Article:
Having arrived at these positions, I must ask myself the question – what should I do, in my own interest, to end poverty and underdevelopment, to contribute to the realisation of the objective so eloquently advocated by Juan Somavia, “working out of poverty”!

All these players, the governments, the business people and the workers are present in this room. I am certain that each has a material interest in the solution of the problems of poverty and underdevelopment. I am equally certain that all of us will make greater and faster progress towards achieving this common goal if we act together as social partners, in the tripartite alliance that defines this Conference and the ILO.

The poor of the world watch and wait to see what decisions we will take and what programmes we will implement. These are the billions cast out into outer darkness, among whom there is much weeping and gnashing of teeth. They are convinced that collectively, we have the power to do something to change their condition, including putting them on the ladder of opportunity that will lead to the eradication of poverty through decent work, of which the Director-General has written.

Perhaps they do not know this, but all of us here do, that the resources exist within the world economy and society to achieve the objective of the eradication of poverty, globally. The question we must all answer is why we are not using these resources to achieve this goal that is of central importance to the poor and unemployed, but also to those of us present here, who represent the tripartite constituency of the ILO.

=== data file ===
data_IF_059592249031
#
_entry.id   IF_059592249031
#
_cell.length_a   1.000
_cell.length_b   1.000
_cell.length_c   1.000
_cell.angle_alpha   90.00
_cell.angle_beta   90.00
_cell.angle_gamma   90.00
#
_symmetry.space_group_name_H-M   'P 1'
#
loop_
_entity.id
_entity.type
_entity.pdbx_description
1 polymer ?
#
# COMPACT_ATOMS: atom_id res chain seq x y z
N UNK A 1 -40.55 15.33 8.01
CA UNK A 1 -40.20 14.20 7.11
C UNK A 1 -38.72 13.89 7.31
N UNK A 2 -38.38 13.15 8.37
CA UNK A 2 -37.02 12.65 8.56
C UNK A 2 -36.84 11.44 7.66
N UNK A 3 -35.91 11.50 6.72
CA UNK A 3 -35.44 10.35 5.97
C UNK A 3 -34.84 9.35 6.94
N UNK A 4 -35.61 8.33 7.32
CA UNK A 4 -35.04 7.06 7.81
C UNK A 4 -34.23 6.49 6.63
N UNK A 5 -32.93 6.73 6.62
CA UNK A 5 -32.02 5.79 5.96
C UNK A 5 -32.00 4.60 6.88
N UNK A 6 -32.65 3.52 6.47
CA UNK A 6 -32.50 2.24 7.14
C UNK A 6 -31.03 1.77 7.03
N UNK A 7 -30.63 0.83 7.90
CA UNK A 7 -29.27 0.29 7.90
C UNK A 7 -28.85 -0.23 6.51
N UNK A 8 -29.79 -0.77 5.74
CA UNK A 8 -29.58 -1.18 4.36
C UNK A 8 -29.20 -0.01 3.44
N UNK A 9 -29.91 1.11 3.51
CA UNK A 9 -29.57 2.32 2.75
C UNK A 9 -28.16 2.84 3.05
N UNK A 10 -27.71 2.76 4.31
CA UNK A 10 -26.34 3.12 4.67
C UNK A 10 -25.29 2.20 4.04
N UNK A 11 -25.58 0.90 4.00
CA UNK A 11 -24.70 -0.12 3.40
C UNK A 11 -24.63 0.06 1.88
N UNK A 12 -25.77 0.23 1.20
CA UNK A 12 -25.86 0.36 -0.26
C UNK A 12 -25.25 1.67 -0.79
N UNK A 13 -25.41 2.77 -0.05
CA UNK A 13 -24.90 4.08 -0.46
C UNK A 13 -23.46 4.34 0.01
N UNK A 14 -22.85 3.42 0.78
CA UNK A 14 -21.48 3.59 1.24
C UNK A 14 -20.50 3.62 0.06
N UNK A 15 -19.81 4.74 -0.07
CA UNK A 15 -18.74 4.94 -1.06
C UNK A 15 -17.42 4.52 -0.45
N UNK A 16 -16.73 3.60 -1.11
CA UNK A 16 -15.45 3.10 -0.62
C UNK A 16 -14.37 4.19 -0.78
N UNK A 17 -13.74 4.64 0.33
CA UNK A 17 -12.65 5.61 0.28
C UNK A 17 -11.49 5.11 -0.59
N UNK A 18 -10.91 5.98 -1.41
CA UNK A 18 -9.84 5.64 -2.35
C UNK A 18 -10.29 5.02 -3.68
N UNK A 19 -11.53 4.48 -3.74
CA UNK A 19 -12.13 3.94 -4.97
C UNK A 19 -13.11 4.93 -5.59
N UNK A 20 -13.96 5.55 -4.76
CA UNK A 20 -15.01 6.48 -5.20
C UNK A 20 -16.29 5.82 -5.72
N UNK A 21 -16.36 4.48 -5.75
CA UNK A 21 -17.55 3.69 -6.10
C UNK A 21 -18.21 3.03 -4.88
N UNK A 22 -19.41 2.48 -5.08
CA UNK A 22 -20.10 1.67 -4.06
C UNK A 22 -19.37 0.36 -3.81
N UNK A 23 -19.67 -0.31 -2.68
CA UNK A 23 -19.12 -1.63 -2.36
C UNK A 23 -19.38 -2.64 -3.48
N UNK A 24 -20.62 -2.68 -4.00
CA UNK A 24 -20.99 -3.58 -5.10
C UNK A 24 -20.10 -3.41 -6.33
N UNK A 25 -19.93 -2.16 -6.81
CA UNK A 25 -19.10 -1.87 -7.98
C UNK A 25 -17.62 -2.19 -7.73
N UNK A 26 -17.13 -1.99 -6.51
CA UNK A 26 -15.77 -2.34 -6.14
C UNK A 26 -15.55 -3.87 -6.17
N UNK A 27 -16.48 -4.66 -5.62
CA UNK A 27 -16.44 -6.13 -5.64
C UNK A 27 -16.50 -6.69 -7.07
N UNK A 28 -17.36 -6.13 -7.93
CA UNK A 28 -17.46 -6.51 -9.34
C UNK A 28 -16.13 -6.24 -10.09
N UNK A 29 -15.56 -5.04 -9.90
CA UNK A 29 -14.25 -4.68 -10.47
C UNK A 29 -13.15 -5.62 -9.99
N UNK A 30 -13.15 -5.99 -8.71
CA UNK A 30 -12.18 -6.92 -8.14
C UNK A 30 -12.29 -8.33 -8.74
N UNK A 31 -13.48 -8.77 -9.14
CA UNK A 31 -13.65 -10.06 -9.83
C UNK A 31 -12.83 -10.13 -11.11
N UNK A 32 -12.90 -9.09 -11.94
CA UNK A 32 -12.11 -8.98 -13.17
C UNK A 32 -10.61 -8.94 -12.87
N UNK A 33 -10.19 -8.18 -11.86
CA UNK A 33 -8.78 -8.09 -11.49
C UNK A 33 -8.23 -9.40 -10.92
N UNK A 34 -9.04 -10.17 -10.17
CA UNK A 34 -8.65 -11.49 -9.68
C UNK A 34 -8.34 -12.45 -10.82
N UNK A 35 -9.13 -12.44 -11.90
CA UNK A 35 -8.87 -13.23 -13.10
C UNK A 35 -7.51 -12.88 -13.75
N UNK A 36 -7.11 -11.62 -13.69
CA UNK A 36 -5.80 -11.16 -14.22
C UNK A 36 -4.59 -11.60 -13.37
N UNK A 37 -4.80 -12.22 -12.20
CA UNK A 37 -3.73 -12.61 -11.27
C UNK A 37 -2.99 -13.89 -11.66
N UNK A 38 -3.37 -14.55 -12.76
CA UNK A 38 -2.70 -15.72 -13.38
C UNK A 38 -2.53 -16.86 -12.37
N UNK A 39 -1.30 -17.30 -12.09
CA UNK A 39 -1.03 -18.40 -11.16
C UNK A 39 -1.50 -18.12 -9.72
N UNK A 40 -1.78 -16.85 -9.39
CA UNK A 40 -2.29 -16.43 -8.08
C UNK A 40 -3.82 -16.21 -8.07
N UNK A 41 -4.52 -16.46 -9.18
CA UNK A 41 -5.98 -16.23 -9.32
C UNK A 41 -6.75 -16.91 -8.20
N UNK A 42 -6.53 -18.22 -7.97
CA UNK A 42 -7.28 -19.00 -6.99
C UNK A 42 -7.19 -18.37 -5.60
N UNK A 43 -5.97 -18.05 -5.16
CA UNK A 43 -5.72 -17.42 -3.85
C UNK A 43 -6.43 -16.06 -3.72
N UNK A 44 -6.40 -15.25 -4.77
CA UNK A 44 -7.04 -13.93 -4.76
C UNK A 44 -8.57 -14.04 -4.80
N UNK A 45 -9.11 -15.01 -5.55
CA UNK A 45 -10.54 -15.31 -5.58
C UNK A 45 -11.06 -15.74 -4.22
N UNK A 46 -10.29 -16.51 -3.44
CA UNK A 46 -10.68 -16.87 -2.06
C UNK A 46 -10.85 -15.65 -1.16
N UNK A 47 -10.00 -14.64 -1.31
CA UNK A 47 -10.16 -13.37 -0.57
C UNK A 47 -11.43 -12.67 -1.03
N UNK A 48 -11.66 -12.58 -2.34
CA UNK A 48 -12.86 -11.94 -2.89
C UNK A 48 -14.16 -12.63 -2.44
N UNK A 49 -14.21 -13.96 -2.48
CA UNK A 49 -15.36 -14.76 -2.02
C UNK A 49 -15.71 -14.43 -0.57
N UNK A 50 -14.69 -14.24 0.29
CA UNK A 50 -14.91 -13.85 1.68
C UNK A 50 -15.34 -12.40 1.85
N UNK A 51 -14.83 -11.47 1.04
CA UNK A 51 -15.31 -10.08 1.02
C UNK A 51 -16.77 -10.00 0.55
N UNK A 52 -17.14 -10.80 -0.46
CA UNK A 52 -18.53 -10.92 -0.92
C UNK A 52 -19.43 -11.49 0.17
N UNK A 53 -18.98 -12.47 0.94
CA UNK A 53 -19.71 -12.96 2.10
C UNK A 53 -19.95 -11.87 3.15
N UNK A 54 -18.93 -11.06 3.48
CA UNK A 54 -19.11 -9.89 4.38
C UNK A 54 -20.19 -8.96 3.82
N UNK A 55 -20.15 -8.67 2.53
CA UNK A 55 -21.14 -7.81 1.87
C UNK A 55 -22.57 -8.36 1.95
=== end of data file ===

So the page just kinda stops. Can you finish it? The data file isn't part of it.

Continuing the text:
During the last few years, the world community came together at the UN Millennium Summit, the Doha Development Round, the Monterrey Summit on Financing for Development and the Johannesburg World Summit on Sustainable Development. If we are serious about defeating the forecast made in the Parable of the Talents, we have an obligation fully to implement the critical decisions we took at these meetings. We have a duty to ourselves to ensure that the resources are available to achieve the objectives that humanity set itself at these historic gatherings.

During this period, the peoples from whom I come, the Africans, launched the African Union and its development programme, NEPAD. Through these processes, the African masses have made the statement that they will act together, to end war and conflict on their continent, to end dictatorship and domination by corrupt elites, to use their means and capacities to end poverty and underdevelopment in Africa, to bring to a close the long period during which many in the world saw everything African as the very representation of human backwardness and barbarism.

At the same time, these African masses have made the call to the rest of the world to respond to the noble objective of human solidarity, by annulling the curse of the ancients, that billions of human beings shall be cast into the outer darkness, there to weep and gnash their teeth.

I belong among the African masses that, for centuries, have been cast, like the unprofitable servant, into outer darkness, so that some should reap where they have sowed not, and gather where they have not strawed.